Hopefully the basic precautions we've taken will keep unwanted visitors out, and most importantly keep our property safe until we return in spring.
Since Diana and I don't have family in the US, it's become somewhat typical for us to spend Thanksgiving by ourselves. This year was no different, and we had a wonderful, relaxing, and peaceful day in the RV.
But like many others, food played an integral role in our Thanksgiving celebrations! As we had last year, we used our Instant Pot Air Fryer Lid to cook a turkey breast - with leftovers for days! We also used our MEATER+ to ensure it was cooked to perfection and again, it didn't disappoint.
The past month or two has felt like a sprint - cramming all our video editing, blog post writing and consulting into rainy days so we could spend every dry day possible at the property. It was non-stop.
Honestly, as fun as it was, we were beginning to burn out. It's been so refreshing to spend the last few days at a much calmer pace - no 6am alarm, no 2 hours of "commuting" to the property, no schedule, no itinerary, no never-ending todo list.
We have so many things to be thankful for, and we've enjoyed reflecting on those things this Thanksgiving. We hope you've had a wonderful Thanksgiving too!
We took advantage of the good weather earlier this week to finish packing up our property - in fact, we finally made it back to our RV at 4pm on Wednesday, just before Thanksgiving. We were shattered, but importantly we were finished. We can relax, knowing that other than a few final preparations with the RV itself, we are ready to hit the road.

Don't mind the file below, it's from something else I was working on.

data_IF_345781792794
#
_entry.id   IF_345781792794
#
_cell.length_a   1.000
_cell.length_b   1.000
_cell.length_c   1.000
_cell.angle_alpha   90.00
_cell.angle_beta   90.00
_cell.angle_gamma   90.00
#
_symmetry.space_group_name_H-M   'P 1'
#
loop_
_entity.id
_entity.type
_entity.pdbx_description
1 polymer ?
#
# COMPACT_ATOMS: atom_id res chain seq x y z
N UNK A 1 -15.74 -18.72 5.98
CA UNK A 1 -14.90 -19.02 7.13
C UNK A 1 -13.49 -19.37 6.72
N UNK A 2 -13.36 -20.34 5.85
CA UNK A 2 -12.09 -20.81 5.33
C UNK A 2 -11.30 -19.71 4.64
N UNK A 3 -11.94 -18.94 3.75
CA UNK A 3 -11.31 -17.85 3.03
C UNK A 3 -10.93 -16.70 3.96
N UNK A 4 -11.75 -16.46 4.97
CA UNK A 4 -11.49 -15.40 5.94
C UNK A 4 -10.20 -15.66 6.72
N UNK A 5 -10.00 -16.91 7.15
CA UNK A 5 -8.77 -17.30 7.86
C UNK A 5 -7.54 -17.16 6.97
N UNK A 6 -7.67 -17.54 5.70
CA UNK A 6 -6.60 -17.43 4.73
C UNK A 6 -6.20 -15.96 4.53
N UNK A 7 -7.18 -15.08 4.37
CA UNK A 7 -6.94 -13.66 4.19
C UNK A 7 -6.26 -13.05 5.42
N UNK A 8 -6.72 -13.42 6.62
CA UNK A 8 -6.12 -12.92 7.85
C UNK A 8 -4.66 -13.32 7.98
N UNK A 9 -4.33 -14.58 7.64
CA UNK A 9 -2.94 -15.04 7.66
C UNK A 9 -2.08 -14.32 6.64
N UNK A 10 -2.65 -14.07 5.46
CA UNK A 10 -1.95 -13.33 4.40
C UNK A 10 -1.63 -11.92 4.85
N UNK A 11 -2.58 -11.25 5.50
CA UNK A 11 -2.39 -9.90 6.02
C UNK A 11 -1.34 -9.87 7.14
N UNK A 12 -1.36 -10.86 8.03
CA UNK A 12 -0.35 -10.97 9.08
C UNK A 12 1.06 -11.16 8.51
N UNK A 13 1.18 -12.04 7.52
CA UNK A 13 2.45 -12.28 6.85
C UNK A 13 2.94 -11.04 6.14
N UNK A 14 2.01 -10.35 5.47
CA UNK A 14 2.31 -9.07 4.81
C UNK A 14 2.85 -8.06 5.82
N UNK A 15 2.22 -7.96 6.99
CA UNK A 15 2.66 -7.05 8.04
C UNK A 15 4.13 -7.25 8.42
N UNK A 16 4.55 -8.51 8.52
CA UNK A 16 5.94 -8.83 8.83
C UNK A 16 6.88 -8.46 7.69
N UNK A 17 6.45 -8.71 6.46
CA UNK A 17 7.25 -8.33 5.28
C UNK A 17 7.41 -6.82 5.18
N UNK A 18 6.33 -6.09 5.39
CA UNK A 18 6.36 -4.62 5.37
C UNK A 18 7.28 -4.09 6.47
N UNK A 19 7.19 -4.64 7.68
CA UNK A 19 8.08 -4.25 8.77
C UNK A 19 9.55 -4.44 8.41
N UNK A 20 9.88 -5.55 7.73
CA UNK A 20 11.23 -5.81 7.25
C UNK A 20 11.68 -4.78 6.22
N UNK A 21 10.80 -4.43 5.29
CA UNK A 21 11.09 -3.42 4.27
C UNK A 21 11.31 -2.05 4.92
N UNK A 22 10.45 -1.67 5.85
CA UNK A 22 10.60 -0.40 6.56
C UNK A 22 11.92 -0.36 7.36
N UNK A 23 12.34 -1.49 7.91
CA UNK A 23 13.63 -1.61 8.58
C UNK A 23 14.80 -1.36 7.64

And just as well - on Friday afternoon a snowstorm moved through the area. We awoke to around 4-5" of snow, but some parts of Vermont received 10" or more!
If we still had to pack away everything on the property, it'd be pretty miserable. Not only will things be covered in snow which means we'd be packing them away wet, but temperatures are due to plummet down to 14°F in the next few days!
As I said at the start of the post, with the benefit of hindsight, we made an excellent decision to pack away early.
The next few days we'll be finishing a few small preparations to get the RV ready to hit the road - flushing tanks, refilling propane and generally giving it a thorough clean.
It's more than 12 months since we arrived at this campground, and we've had an incredible time. We don't share campgrounds we're currently staying at which has been a bit of a challenge at times given we've been here more than a year! But look out for an upcoming blog post where we'll share all about this wonderful campground and why for us, it's one of our all-time favorites!
For now, we're enjoying the luxuries of full-hookups, not least the 400Mbps cable internet plugged into the side of the RV! One important part of that is backups, something we've been focusing on recently.
Anyway, that's enough for now - time for me to put my feet up and finish our Back to the Future movie trilogy!